Saturday Mar 12 2022

Behind the scenes of PPP’s long march

PPP chairman Bilawal Bhutto-Zardari gestures to supporters in this south Punjab town during a public meeting as part of his party’s long march against the PTI government.— PPI/File
PPP chairman Bilawal Bhutto-Zardari gestures to supporters in this south Punjab town during a public meeting as part of his party’s long march against the PTI government.— PPI/File

When Bilawal Bhutto-Zardari said he wanted the PPP to embark on a long march through the length of Pakistan, from Karachi to Islamabad, in a party meeting from Lahore, many of us warmed to the idea, as it could prove transformational if done right.

This was always a part of our plans when we were in the Pakistan Democratic Movement (PDM), but now it was the pressing need of the hour. 

People were desperate for relief and empathy; they wanted to see political parties on the street with them as they suffered unprecedented inflation and needed to know that grassroots politics is not dead. 

Progressive parties had to state their claim to the mainstream in a bigger way than we used to in the recent past, and put some real skin in the game. 

Read more: PPP to stage sit-in after convoy stopped at D-Chowk

The party had also intellectualised this need at several meetings. It was put into a preamble and document, called ‘Why We March’, which was announced on February 26 in Karachi, at a press conference by the party chairman to kick off the march the evening before we set off from Karachi.

Even with the Awami National Party (AWN) pledging to join us from Khyber Pakhtunkhwa, the first question was how were we going to — on our own — undertake such a huge exercise, riddled with security and other pitfalls that have bedevilled progressive politics since the rise of extremist violence and terrorism in Pakistan. 

For the PPP it was a core concern, especially after the assassination of Benazir Bhutto. The party literally lost critical ground in 2013, when we were told that campaigning in that election posed a real and present threat to the lives of senior leadership; there was also a prohibition on President Zardari campaigning on the ground for a minimum of two years. That story itself merits a more serious thought-piece.

Yet in 2022, Bilawal had come of age — clearly ready, despite the mottled shades of Pakistani politics, to go back to the people, outside of an election campaign.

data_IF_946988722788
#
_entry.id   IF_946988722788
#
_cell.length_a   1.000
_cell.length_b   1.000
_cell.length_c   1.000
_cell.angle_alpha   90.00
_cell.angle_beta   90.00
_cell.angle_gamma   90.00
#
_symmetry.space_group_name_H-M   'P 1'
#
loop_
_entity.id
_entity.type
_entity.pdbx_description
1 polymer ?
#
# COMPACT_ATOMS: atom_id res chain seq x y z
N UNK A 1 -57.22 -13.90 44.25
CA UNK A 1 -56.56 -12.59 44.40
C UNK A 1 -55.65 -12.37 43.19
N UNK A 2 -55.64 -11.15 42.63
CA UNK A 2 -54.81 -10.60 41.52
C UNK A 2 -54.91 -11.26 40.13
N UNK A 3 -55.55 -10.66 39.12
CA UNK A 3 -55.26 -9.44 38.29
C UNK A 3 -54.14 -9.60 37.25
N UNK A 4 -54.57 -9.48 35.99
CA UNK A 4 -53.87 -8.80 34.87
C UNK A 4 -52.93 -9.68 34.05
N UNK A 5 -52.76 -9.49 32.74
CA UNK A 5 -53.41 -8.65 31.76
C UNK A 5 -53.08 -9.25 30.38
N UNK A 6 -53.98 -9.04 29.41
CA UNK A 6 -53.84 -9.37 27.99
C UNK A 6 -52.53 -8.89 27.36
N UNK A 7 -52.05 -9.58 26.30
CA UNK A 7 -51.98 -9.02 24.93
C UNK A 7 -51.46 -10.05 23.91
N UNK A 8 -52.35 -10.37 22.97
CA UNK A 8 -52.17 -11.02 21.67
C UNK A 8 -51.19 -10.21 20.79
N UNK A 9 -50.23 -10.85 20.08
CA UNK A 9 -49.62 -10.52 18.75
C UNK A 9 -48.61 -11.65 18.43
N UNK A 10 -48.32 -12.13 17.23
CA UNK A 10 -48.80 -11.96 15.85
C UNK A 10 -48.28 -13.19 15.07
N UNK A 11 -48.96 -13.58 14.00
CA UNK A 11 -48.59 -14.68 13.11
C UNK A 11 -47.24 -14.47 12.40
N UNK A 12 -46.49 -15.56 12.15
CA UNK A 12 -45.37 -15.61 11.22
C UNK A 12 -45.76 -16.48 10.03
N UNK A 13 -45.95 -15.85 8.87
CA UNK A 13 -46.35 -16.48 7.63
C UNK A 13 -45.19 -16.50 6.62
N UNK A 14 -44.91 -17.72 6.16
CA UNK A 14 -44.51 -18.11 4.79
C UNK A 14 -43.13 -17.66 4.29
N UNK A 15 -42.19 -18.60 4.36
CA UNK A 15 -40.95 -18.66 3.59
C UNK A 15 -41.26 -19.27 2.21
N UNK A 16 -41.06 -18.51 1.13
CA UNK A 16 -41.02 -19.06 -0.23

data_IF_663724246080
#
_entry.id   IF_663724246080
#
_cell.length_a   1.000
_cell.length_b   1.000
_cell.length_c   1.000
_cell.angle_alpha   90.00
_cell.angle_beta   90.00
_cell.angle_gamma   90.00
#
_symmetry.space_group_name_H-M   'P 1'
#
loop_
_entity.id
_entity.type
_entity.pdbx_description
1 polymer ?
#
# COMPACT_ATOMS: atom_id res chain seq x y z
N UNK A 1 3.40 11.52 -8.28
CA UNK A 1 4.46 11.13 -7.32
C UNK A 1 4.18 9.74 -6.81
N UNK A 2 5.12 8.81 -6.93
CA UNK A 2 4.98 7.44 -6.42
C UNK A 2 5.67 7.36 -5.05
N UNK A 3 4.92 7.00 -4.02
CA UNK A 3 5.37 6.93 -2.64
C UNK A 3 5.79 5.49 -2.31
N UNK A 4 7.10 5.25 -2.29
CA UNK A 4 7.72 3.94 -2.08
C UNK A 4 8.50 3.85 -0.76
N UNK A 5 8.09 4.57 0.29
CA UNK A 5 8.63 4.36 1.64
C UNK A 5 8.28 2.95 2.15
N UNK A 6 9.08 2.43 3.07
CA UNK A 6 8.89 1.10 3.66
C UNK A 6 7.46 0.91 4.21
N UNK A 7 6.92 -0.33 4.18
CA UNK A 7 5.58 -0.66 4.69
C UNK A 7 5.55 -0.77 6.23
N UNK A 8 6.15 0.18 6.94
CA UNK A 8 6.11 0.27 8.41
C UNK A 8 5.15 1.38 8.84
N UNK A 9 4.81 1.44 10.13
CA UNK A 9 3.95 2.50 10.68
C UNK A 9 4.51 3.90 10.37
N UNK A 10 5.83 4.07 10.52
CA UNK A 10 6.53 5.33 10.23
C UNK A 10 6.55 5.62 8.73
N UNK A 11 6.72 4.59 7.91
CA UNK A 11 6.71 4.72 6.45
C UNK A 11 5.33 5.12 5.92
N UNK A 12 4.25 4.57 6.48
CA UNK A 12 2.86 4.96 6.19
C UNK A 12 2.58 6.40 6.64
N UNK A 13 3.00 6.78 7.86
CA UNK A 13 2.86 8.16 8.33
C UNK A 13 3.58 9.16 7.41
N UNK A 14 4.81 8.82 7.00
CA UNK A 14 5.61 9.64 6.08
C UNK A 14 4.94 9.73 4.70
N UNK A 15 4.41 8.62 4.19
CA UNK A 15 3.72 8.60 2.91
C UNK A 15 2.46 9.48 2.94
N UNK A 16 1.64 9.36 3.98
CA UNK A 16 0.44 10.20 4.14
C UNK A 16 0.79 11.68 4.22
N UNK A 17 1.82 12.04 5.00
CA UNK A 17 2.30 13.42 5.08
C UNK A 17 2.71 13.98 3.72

Read more: The real reason behind PPP's Awami March

Then came a flood of other issues: how will we undertake this level of exercise by road; how will we carry, feed, and create rest areas for our supporters; how will we manage the rally as it gets longer up north; who will manage the middle and the tail. The challenges were onerous. 

Funnily enough, this being the PPP, full of ‘jiyalas’ wanting to run into the barbed wire with a war-cry, no one was really worried about arrests or physical obstacles, some of which we faced on entering Punjab. 

For us, the real problems were about smooth management of rest facilities for activists marching with us and maintaining momentum as we picked up steam.

No one had undertaken such a long journey without using a rail network. Even the religious parties, who have conducted marches using their madrassah back-bone of ready recruits and religion as a rallying cry, had not done this.

Read more: 'We will not tolerate this anymore,' Bilawal chides PM Imran on 'threat' to Zardari

Since the PPP has traditionally been wary of prolonged sit-ins, or the burning of electricity bills, or breaking any law, the path ahead seemed back-breakingly arduous, which it was, but the die was cast and the decision made. 

Committees were immediately announced: operations, logistics, ‘tent city’ management, and media being the main teams. 

The tent cities were put up at every night-stop planned, for supporters who joined the rallies as they moved up north. 

This meant providing for their accommodation, bedding, heating, hot meals, low-cost washrooms, security, CCTV cameras, parking for buses, vans, cars, medical and healthcare facilities, and fire safety. These mini-cities ranged from 20,000 in size to 60,000 at peak.